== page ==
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5 Ways that Experienced SEC Whistleblower Law Firms Can Effectively Advocate for Whistleblowers
Friday, May 29, 2020

The path to receiving an SEC whistleblower award is lengthy and complex. In fact, most successful SEC whistleblower claims take 4 years or more to complete. Throughout this process, SEC whistleblower law firms can provide critical guidance to whistleblowers on a wide range of issues. The five areas discussed below represent only a handful of the countless ways in which the best SEC whistleblower law firms can assist whistleblowers before the SEC.

#1: Protect a Whistleblower’s Identity

For most individuals, it is imperative that their identity remain confidential when blowing the whistle. There are several ways that SEC whistleblower law firms can protect a whistleblower’s identity throughout the process. The rules of the SEC Whistleblower Program permit whistleblowers to submit tips anonymously if represented by an attorney. When submitting an anonymous tip, the whistleblower is not required to include his or her name in the submission. Rather, the whistleblower’s attorney will provide their contact information and will be the SEC’s point of contact for the submission.

Moreover, as an added layer of protection, SEC whistleblower law firms can carefully review all information and documents included in the submission and either: (i) identify with particularity any information or documents that could reasonably be expected to reveal the whistleblower’s identity if disclosed to a third-party (to put the SEC on notice of the sensitivity of the information); or (ii) redact/exclude this information from the submission. When redacting/excluding information from a submission to protect a whistleblower’s identity, whistleblower counsel can inform the SEC of potential witnesses that can corroborate the violations and can suggest that the SEC obtain particular evidence to prove the violation.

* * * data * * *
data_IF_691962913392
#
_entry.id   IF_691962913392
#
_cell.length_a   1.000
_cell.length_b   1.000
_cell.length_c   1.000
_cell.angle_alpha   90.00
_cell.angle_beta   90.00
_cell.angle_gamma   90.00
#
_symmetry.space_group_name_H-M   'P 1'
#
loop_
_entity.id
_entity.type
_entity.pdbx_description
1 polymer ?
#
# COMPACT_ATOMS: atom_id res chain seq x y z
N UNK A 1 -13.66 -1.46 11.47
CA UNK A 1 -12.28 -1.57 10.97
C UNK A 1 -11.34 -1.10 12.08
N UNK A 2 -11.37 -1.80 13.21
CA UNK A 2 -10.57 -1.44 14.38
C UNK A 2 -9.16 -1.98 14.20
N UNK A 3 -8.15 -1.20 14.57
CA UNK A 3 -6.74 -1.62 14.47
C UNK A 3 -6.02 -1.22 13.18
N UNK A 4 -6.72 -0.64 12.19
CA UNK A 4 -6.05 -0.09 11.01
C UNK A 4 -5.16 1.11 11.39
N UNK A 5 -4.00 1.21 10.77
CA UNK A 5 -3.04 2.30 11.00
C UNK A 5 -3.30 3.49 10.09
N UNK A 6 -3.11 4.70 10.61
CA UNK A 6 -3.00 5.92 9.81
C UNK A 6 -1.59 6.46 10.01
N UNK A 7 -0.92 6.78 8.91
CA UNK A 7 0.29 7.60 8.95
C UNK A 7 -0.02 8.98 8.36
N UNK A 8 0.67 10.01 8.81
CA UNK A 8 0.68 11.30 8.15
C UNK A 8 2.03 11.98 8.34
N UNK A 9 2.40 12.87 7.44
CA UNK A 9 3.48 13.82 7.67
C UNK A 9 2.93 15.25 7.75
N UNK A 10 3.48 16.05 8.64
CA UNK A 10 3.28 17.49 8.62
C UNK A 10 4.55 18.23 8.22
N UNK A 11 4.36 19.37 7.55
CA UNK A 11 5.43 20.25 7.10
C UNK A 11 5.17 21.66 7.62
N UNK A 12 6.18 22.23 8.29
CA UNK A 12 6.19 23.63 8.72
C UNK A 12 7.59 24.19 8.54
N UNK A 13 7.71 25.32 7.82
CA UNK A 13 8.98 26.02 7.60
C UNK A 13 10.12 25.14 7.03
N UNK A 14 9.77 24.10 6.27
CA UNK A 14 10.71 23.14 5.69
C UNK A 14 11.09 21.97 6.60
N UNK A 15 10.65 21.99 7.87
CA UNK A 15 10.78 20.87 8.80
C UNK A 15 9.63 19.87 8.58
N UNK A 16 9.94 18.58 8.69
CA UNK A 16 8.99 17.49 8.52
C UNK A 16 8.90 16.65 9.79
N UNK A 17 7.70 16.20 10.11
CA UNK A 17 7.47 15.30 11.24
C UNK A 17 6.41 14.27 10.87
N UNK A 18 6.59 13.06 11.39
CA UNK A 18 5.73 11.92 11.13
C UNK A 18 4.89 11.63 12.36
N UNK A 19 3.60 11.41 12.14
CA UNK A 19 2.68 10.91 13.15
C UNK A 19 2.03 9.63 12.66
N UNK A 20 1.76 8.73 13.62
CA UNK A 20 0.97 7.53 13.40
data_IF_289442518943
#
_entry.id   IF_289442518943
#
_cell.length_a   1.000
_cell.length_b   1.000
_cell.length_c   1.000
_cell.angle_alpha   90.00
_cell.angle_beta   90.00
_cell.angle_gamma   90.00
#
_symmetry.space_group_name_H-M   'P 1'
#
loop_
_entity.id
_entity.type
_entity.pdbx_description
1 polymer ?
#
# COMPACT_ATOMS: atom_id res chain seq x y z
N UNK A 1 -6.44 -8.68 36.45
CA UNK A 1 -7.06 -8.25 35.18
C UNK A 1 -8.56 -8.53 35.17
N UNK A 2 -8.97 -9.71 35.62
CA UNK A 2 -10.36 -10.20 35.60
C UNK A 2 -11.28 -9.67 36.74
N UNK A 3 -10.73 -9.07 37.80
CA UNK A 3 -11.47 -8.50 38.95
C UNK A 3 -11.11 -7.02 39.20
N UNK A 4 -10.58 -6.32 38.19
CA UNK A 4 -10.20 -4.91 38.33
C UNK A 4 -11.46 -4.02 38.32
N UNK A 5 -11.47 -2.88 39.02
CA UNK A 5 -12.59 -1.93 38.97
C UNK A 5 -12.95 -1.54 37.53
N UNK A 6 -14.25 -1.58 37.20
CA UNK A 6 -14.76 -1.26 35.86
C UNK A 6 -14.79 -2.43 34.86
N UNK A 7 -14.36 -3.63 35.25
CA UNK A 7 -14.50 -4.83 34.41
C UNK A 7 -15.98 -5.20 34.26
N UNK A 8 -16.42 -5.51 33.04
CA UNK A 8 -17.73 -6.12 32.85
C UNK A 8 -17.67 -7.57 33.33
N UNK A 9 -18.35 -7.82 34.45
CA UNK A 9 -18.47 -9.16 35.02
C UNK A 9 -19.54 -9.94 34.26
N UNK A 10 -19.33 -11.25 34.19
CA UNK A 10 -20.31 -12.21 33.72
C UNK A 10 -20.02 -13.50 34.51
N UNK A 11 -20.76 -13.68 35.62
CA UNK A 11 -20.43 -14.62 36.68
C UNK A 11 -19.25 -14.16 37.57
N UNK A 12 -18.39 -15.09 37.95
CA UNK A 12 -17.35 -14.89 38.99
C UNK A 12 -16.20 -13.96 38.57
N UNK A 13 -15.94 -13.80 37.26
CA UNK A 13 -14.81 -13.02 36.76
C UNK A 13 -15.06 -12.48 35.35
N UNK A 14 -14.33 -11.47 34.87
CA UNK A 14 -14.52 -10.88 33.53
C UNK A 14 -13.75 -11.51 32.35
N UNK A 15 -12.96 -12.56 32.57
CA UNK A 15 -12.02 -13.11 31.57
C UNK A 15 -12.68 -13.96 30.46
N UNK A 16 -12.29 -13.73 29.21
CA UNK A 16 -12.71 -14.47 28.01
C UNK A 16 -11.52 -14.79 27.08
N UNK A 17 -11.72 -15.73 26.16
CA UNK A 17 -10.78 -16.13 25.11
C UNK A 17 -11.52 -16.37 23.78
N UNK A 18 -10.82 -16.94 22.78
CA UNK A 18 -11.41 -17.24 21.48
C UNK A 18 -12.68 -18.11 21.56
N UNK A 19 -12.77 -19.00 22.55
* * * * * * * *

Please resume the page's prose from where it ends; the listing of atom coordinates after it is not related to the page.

In short, SEC whistleblower law firms can take additional steps throughout the entire process to maximize the likelihood that a whistleblower’s identity is shielded. In certain circumstances, a whistleblower may remain anonymous, even to the SEC, until an award determination. However, even at the time of an award, a whistleblower’s identity is not disclosed to the public.

And if a whistleblower suffers retaliation, an SEC whistleblower attorney can help the whistleblower assess potential retaliation claims under federal and state law and develop and execute a strategy to enable their client to obtain the maximum recovery. The primary federal laws protecting SEC whistleblowers against retaliation are the anti-retaliation provisions of the Sarbanes-Oxley Act and the Dodd-Frank Act.